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COM 249: Mass Media and Mass Culture   Tags: communication, mass media, media, pop culture, popular culture  

Last Updated: May 13, 2013 URL: http://libguides.uky.edu/com249 Print Guide RSS UpdatesEmail Alerts

Getting Started Print Page

Why use this guide?

This research guide is for students studying mass media and mass culture and is designed to help you identify, analyze, choose and locate appropriate scholarly information sources, including peer-reviewed journal articles.  This guide concentrates on electronic resources, especially those commercial databases that index and abstract scholarly and professional literature in communications and related areas. In many cases, links to the full-text of the article, chapter, paper, or even the entire book are also provided. Whatever the resource, the assumption is that it has gone through review processes designed to assure that it meets academic publishing standards.


Why pre-plan your research?

What is a search strategy?  A search strategy is a plan for conducting research, ergo much of it is done BEFORE you actually jump into the process itself.  A research plan could  include:

  • Understanding your assignment and asking for clarification early on if you need to do so.
  • Being aware of your deadlines. The more in-depth and comprehensive your research needs to be, the more time you will need for it.
  • Identifying a topic you would like to research (or something of interest to you in a topic assigned to you).
  • Gathering background information to identify what is generally known about your topic and place it in context.
  • Formulating an initial research question or questions that will guide you in finding more and specific information about your topic or some aspect of it.
  • Deconstructing your research question by identifying important and unique keywords relevant to it.
  • Conducting preliminary research in the UK Libraries' catalog or a specialized database to determine, generally, what information exists with which you might work.
  • Modifying your research question using techniques to broaden or narrow your searches.

Think about the search words, phrases and combination of terms you might have to use to perform your search and modify your search results. If a database offers a thesaurus, consider using it first to discover the specific language to use when searching that database. Using subject headings or descriptors or searching keywords in the subject field can make your search results more precise. For instance, if you search mass media as a 'keyword anywhere' search in InfoKat, the Libraries' catalog, you retrieve almost 10,000 hits, and the system then asks you to narrow your search. If instead you search mass media as a subject heading, you get many, many fewer hits, and only hits that are specific to your topic.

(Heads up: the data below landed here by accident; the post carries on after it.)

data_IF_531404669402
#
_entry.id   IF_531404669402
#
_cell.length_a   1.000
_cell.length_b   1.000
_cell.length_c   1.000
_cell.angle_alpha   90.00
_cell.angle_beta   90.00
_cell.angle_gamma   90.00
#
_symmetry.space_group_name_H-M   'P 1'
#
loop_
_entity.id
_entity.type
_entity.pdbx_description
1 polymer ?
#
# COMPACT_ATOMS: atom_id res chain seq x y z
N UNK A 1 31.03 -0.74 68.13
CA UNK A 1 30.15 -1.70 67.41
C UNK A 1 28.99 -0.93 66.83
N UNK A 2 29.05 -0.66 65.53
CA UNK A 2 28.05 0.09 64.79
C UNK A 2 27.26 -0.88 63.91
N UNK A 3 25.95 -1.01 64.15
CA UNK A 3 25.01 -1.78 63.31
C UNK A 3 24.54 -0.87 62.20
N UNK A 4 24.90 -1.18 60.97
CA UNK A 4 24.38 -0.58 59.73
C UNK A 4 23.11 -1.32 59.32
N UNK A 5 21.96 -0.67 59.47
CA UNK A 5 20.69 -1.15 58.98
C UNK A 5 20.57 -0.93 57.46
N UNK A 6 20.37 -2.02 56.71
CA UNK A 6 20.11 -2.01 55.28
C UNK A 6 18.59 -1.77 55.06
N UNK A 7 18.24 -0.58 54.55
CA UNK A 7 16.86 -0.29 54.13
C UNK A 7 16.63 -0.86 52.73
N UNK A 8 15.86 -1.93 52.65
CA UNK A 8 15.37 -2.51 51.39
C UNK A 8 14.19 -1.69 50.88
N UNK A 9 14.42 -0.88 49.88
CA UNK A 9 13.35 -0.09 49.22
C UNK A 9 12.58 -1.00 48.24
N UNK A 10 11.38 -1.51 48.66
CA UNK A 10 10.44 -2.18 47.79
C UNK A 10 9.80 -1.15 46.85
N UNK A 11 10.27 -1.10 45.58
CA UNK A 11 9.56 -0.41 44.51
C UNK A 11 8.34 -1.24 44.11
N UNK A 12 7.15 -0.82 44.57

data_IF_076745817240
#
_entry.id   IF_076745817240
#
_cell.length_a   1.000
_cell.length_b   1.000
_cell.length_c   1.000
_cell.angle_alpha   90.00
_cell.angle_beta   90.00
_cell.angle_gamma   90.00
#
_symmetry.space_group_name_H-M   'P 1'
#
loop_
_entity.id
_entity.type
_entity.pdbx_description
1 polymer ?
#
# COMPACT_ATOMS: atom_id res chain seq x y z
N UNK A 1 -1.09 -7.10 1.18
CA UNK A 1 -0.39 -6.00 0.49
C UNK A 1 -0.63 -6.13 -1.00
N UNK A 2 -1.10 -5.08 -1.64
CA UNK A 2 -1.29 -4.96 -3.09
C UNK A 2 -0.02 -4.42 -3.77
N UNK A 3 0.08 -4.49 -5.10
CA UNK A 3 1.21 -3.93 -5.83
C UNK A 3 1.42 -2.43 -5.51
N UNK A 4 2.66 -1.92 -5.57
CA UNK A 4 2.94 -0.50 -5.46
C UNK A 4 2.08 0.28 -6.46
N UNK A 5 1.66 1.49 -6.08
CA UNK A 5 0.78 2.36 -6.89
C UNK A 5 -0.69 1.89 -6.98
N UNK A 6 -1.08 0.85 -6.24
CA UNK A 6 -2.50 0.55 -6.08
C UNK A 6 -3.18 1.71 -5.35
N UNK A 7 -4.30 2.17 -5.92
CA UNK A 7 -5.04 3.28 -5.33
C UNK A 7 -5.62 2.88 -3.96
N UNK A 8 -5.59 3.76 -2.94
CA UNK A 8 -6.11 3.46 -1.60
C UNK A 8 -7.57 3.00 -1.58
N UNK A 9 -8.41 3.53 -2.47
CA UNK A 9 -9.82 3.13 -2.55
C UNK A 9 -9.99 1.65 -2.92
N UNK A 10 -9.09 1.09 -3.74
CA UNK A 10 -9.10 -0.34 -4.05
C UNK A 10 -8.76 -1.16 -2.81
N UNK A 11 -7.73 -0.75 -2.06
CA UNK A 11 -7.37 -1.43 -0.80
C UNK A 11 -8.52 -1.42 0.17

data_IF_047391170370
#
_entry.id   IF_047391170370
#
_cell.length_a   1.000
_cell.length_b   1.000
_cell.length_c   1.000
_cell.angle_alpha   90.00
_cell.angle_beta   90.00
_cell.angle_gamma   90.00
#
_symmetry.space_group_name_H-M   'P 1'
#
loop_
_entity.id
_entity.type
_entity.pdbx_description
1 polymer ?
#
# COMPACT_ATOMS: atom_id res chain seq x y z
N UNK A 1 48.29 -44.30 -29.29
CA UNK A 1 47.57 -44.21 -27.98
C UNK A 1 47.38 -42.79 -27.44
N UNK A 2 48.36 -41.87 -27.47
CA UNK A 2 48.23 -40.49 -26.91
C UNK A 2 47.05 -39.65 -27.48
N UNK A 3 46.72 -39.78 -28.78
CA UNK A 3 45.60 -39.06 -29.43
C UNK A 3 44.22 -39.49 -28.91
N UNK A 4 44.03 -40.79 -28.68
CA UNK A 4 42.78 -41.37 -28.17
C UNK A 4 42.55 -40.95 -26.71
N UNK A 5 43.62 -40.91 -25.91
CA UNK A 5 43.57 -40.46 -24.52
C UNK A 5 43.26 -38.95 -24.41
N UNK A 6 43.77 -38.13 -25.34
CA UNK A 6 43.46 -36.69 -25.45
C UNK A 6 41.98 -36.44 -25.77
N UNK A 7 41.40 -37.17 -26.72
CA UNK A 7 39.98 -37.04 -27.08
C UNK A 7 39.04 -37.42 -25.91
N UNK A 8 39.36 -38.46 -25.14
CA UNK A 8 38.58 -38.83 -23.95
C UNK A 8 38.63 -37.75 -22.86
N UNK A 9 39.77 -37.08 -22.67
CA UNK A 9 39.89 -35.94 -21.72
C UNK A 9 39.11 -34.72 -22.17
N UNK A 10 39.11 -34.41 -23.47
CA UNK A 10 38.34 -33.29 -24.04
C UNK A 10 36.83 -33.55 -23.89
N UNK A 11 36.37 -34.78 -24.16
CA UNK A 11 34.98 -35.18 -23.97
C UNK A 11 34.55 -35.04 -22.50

If you search mass media and mass culture in the thesaurus available in the Communication and Mass Media Complete (CMMC) database, you will see that mass media is considered a subject heading/descriptor; mass culture is not. However, the thesaurus tells you to use "Popular culture" instead of mass culture.

When you search mass media and click on the term, you find

A "Scope" note, i.e., an explanation as to how this term is defined in the CMMC database.

Suggestions for broader terms:


Suggestions for narrower terms:

CHURCH & mass media
MASS media & race relations
MASS media & technology
MEDIA system dependency theory (Communication)
TECHNOLOGICAL determinism theory (Communication)
 And more…

Suggestions for related terms:

Mass Media Research
Media Literacy
Popular Culture
And more...

If you are doing a comprehensive literature search, you might have to consider the following:

Variant spellings:  Orthopedic, Orthopaedic
Variations of a root word:  Compute, Computers, Computerized
Singular and plural forms of words
Abbreviations and acronyms: AIDS or Acquired immunodeficiency syndrome
Changes in language:  Colored, Negro, Black, Afro-or- African-American

Check out  Database Searching for tips to help you do the most efficient and effective searching whether you are searching Google or any of the UK subscription databases.

Reference and Information Services

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